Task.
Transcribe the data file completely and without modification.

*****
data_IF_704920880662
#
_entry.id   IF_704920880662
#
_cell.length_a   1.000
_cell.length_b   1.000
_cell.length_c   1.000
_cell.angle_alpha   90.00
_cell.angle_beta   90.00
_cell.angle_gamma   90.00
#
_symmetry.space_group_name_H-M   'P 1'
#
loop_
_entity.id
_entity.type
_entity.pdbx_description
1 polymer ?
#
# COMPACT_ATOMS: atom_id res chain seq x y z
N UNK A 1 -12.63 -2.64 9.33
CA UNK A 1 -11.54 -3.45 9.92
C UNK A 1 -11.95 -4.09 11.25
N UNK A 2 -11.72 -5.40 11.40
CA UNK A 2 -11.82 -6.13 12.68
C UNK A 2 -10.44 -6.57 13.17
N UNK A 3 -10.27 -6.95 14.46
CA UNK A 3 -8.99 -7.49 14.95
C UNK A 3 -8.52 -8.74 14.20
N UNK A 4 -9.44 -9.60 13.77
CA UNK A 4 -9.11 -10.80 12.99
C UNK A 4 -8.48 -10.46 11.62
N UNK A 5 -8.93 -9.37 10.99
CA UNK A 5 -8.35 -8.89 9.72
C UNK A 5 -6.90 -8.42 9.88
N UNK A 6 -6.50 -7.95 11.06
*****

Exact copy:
data_IF_704920880662
#
_entry.id   IF_704920880662
#
_cell.length_a   1.000
_cell.length_b   1.000
_cell.length_c   1.000
_cell.angle_alpha   90.00
_cell.angle_beta   90.00
_cell.angle_gamma   90.00
#
_symmetry.space_group_name_H-M   'P 1'
#
loop_
_entity.id
_entity.type
_entity.pdbx_description
1 polymer ?
#
# COMPACT_ATOMS: atom_id res chain seq x y z
N UNK A 1 -12.63 -2.64 9.33
CA UNK A 1 -11.54 -3.45 9.92
C UNK A 1 -11.95 -4.09 11.25
N UNK A 2 -11.72 -5.40 11.40
CA UNK A 2 -11.82 -6.13 12.68
C UNK A 2 -10.44 -6.57 13.17
N UNK A 3 -10.27 -6.95 14.46
CA UNK A 3 -8.99 -7.49 14.95
C UNK A 3 -8.52 -8.74 14.20
N UNK A 4 -9.44 -9.60 13.77
CA UNK A 4 -9.11 -10.80 12.99
C UNK A 4 -8.48 -10.46 11.62
N UNK A 5 -8.93 -9.37 10.99
CA UNK A 5 -8.35 -8.89 9.72
C UNK A 5 -6.90 -8.42 9.88
N UNK A 6 -6.50 -7.95 11.06